Delivering a radical broadside

 

Broadside was a small radical underground magazine which first emerged in New York in 1962. Produced on a mimeograph machine discarded by the American Labour Party, this extraordinary publishing effort brought the words and music of topical songs literally onto the streets. It was a unique coming together of paper, staples and some genius and it lasted, against the odds, for 26 years.

Agnes "Sis" Cunningham and Gordon Friesan lived with their two daughters, Jane and Aggie, in the Frederick Douglass Housing Project on West 104th Street in Manhattan. Engaging in any sort of business activity was banned in the project and so they took to sneaking the songs out in a baby's pram.

But there were also more pressing reasons for secrecy. Both Cunningham and Friesen had been blacklisted in the 1940s and they remained cautious about something as "un-American" as publishing protest songs. Songs, they knew well, could be very powerful indeed. And perhaps others knew it too.

This was happening at a time when US society was changing radically. The end of the 1950s and the beginning of the 1960s marked a period of self-examination for a country with many serious issues to be resolved. There were still many citizens prepared to be openly critical, and perhaps most passionate among them were the singers of songs.

The struggle for civil rights, the threat posed by nuclear weapons and the level of poverty united many in what ultimately became an effective movement. And at the beating heart of that movement was singing, the folk/topical song sometimes leading, sometimes following, but always bolstering the cause.

The idea was simple enough. In following the example of their 17th-century predecessors, Cunningham and Friesen adopted perhaps the oldest surefire method available: a simple songsheet available on street corners. It was a sudden and direct way of getting a song from the writer to any amount of willing singers. A song which appeared in the afternoon might, somewhere, become a rousing anthem on that very same evening. A new song might become a folk song overnight. Strange to think it could ever work in 1960s New York - but it did.

Among the songs first published in Broadside was Dylan's Blowin' in the Wind.

The first run was 300 copies and it cost 35 cents. The first editorial announced: "Broadside may never publish a song that could be called a folk song. But let us remember that many of our best folk songs were topical songs at their inception."

This was a reference to the folk boom which was already up and running and the fact that some of its adherents were fiercely protective of their patch. And not only were the Broadside writers considered a tad too radical for radio, they were also - some of them - too radical for the venerable folkies.

The new Smithsonian Folkways collection, The Best of Broadside, is therefore something of a historical document. Subtitled Anthems of the American Under- ground, this is a five-CD set which tells the tale of both the magazine and its offshoot record label.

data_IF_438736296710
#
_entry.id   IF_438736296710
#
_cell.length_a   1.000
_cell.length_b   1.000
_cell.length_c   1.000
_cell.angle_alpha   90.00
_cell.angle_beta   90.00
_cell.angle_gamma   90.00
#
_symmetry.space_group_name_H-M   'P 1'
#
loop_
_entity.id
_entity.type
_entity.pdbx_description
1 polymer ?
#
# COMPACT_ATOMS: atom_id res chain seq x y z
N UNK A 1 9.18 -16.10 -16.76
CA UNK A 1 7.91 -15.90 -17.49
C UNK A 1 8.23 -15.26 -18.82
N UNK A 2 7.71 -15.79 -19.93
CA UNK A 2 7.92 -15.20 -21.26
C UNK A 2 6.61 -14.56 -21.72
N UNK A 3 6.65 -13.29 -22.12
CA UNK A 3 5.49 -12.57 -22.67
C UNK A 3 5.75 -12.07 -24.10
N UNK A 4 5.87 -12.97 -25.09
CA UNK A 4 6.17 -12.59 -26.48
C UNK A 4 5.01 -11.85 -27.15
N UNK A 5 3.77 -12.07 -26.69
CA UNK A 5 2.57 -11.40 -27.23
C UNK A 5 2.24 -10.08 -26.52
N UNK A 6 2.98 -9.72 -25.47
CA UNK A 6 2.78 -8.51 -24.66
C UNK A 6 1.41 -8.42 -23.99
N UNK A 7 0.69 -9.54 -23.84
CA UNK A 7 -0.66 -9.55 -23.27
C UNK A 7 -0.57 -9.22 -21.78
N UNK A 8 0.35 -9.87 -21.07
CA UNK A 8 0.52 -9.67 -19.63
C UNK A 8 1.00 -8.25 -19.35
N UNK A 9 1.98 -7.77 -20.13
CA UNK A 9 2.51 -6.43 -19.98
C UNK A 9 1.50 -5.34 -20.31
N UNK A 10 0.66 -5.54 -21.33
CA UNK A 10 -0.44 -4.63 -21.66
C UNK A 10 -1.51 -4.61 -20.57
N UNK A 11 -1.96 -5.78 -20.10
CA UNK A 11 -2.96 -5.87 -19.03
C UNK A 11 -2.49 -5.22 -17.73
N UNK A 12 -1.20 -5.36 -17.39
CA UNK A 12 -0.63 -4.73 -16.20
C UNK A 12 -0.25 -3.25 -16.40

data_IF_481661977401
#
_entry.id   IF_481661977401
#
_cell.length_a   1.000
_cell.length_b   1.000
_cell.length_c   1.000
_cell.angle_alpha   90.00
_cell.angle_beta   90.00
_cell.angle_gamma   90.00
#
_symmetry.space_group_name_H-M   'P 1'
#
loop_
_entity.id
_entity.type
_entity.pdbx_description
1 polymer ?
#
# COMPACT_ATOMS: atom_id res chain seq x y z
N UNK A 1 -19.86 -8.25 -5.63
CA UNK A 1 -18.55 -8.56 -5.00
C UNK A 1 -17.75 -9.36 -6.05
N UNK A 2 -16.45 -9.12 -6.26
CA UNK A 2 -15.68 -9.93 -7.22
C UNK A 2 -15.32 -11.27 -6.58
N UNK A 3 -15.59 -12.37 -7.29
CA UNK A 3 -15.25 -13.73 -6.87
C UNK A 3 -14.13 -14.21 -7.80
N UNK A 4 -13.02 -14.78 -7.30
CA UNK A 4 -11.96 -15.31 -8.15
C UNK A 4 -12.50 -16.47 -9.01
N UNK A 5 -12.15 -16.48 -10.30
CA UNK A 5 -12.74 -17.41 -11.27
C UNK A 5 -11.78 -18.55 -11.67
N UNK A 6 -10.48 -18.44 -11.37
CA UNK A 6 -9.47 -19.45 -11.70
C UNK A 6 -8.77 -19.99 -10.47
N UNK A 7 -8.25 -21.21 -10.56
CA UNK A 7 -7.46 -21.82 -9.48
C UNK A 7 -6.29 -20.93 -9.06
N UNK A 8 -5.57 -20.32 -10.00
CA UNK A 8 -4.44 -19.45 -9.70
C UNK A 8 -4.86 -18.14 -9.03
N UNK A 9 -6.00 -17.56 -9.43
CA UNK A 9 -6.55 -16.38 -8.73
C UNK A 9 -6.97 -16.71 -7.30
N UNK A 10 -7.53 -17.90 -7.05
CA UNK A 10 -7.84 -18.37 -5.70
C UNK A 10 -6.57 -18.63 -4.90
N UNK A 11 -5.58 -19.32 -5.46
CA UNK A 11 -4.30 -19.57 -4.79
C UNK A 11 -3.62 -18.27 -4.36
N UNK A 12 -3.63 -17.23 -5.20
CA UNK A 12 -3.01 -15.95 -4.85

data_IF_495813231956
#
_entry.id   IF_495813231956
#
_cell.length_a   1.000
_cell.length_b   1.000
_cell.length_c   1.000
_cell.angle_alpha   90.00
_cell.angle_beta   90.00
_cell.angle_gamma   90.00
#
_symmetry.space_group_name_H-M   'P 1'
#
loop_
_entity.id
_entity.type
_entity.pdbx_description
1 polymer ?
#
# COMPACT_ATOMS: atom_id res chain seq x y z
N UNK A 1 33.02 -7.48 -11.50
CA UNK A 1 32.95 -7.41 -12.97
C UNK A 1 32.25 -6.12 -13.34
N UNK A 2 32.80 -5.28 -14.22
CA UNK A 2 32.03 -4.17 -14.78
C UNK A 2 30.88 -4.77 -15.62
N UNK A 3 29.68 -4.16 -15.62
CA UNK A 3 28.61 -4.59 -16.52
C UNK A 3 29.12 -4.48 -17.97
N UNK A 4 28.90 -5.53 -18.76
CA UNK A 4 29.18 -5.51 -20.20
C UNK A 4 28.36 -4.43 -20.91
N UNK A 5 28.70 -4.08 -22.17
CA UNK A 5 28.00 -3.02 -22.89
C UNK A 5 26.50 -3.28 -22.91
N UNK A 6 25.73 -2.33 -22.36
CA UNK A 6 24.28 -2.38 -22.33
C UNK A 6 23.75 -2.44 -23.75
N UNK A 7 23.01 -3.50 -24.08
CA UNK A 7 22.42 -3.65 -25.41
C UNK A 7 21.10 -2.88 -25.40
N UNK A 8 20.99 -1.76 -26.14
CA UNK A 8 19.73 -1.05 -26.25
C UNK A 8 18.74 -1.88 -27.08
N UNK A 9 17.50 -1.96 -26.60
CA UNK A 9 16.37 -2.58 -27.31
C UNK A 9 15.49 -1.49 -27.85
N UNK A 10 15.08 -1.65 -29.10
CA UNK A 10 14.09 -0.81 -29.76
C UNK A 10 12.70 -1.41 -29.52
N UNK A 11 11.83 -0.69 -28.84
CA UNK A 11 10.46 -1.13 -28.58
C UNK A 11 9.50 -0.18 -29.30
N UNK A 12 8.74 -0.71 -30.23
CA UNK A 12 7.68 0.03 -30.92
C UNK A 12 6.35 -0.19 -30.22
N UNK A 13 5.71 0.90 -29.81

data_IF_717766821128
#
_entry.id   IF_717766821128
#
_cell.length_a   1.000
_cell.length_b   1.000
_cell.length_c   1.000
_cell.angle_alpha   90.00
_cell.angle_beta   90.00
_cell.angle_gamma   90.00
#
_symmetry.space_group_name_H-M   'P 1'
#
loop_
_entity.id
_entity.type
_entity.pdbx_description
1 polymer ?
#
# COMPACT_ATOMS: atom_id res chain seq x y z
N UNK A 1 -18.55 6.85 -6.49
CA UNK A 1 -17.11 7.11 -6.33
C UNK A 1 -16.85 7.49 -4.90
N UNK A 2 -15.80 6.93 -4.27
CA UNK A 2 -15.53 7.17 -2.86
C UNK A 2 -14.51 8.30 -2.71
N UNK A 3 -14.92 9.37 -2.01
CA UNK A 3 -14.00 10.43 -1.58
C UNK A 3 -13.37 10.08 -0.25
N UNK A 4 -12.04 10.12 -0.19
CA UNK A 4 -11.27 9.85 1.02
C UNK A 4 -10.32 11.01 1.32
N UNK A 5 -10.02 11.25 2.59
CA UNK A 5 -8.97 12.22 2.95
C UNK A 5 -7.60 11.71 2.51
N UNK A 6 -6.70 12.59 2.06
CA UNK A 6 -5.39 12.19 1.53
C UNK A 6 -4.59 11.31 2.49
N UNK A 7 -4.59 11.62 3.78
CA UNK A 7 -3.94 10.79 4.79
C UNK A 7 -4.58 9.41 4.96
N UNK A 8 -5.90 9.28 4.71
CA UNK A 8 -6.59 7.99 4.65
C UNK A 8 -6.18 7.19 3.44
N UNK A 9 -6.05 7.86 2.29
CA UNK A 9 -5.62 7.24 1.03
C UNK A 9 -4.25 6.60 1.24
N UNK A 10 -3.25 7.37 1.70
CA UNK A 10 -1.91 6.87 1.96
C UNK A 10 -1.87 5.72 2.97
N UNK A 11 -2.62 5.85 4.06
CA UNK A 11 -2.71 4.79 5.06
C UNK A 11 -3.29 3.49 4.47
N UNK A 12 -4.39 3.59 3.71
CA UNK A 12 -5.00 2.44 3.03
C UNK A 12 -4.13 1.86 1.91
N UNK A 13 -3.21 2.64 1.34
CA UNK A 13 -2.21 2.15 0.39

Produced by Jed Place, it features 89 songs from the Folkways collection, the Broadside label and some tracks released by central artists who recorded on other labels. There are some performances from the 1970s and 1980s, but the bulk of the material comes from the 1960s - the period when protest music began to make itself heard.

Bob Dylan was one of Broadside's star turns, and he is represented here by the Ballad of Donald White, the story of a Seattle convict who is released because of overcrowding, can't cope with society, kills someone in order to get back into jail and is then executed for murder.

There is also a version of his anti-war song, John Brown, never released on an authorised recording until he performed it unplugged for MTV in 1995.

The words of Dylan make further appearances with Pete Seeger's version of Hard Rain, the New World Singers take on Blowin' in the Wind, the Broadside Singers version of Paths of Victory and Harry Traum performing Let me Die in My Footsteps.

It might also come as a revelation to discover that in his Broadside days, Dylan was known as Blind Boy Grunt.

Among the rest of the impressive Broad- side line-up, there are contributions from Phil Ochs, Malvina Reynolds, Buffy Sainte-Marie, Richard Farina, Jim Page, Tom Paxton and Janis Ian. It's mostly good stuff but there is that feeling that topical songwriting ends with acoustic folk and, in fact, there is no aural evidence here of what actually happened next. There is a suggestion in the notes that these songs went on to fuel "angry rock" and rap but this is perhaps to take undue credit for something in which Broadside played no active part.

Cunningham and Friesan were simply not interested in rock. They gave up on Dylan after he plugged in and paid no attention to the topical songs which came from bands such as Buffalo Springfield. That said, there were a few rock songs which made it onto the respectable/radical pages of the magazine. One of them, believe it or not, was Black Sabbath's War Pigs, which Friesan himself hailed as a great song about Vietnam. But, such leaps apart, the magazine was without teeth by the early 1970s. It had lost its radical edge simply by not keeping up with the musical times.

But full respect even so. Gordon Friesan and Sis Cunningham nurtured songs and songwriters all their lives. As activists, they believed in the real power of songs to help, to heal, to galvanise, to support, to engage and to overcome; and ultimately they believed in the sheer might of the human voice.

Using terms such as these may sound a little naive in the 21st century, but it's always worth remembering that passion can sometimes thrive. Certainly among these 89 songs there is much that seems old-fashioned - but there are also many great songs that urgently need to be sung.

The Best of Broadside 1962-1988 is released by Smithsonian Folkways